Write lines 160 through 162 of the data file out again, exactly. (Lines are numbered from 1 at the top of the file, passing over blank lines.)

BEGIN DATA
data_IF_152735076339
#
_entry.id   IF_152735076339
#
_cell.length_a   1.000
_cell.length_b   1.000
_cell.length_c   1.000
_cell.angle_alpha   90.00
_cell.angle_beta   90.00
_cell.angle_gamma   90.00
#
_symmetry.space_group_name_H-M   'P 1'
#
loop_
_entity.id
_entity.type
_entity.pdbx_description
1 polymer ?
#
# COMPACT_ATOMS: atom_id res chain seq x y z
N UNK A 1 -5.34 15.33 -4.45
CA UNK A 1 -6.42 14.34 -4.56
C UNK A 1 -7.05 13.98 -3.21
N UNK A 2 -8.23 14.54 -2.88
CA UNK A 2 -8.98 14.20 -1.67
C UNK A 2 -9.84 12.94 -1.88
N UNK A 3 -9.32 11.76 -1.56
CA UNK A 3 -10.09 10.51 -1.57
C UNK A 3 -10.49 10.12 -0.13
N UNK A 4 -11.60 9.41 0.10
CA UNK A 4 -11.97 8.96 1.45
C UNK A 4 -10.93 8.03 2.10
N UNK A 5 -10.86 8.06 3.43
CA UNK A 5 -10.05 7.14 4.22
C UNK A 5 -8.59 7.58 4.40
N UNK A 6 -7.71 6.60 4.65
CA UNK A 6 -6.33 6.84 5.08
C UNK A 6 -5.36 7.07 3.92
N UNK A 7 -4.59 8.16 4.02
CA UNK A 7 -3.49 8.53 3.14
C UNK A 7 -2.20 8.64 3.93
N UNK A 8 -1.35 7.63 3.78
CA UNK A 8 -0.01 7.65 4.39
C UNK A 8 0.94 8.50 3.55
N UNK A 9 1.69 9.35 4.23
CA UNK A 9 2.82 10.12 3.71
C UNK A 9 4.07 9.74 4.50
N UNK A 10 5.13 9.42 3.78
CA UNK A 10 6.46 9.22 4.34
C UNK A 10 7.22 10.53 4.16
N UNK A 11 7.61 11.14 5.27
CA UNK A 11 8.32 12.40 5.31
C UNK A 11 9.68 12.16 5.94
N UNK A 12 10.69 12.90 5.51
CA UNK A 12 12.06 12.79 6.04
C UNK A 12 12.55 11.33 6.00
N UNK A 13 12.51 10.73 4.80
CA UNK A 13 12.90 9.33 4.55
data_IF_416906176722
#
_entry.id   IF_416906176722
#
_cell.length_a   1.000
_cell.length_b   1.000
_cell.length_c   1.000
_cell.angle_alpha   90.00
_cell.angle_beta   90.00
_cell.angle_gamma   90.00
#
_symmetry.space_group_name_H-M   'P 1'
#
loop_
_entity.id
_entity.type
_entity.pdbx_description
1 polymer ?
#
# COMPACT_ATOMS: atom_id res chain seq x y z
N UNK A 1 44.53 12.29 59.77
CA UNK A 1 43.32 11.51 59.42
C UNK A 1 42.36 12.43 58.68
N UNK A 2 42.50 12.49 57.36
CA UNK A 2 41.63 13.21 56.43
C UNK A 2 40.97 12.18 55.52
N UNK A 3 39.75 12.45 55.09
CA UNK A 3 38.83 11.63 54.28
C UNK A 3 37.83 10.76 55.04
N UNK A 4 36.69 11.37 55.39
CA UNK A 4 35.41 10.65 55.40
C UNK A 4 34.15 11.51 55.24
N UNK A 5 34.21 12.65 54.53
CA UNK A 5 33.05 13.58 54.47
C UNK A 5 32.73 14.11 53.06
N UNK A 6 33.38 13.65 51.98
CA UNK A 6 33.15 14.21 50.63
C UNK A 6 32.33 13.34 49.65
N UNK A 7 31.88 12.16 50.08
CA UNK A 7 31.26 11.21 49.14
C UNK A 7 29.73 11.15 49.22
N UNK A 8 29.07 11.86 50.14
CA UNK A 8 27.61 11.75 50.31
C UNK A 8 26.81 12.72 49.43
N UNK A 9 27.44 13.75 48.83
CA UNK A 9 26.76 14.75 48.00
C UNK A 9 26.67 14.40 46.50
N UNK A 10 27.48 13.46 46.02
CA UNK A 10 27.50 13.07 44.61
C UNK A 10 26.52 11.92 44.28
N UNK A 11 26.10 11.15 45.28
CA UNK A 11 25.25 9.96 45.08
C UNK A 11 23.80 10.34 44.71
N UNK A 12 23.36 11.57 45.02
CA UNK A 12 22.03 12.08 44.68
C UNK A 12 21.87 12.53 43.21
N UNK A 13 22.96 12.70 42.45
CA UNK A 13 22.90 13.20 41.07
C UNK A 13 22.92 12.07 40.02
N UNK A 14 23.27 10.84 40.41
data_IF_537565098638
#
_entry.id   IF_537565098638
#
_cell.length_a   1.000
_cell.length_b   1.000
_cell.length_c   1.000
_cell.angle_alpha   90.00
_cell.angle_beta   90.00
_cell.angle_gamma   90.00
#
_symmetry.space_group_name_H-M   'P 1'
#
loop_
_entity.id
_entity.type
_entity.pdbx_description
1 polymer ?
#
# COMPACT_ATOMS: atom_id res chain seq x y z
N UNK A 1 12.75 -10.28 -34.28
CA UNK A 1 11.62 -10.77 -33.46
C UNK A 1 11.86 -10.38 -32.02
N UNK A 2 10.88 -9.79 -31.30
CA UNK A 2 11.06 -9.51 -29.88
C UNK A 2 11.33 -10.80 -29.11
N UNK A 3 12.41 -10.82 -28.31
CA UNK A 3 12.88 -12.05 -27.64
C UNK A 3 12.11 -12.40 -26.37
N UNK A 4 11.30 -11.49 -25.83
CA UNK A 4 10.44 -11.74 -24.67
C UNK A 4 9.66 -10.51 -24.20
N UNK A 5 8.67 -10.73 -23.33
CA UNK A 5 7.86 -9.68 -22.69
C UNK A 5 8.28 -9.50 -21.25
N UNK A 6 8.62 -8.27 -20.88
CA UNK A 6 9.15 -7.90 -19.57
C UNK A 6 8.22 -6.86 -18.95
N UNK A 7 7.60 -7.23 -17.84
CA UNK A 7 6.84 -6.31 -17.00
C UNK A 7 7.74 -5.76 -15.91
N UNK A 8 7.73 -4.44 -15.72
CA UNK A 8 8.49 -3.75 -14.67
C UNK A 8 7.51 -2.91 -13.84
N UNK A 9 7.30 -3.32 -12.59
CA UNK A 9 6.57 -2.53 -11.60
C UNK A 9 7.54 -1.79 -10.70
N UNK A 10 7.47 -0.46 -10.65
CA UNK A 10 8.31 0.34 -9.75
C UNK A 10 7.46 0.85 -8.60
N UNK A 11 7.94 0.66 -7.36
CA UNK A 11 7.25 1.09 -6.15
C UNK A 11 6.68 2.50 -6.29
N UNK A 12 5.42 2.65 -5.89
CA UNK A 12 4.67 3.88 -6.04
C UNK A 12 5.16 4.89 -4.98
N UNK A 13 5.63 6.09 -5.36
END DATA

N UNK A 8 7.73 -4.44 -15.72
CA UNK A 8 8.49 -3.75 -14.67
C UNK A 8 7.51 -2.91 -13.84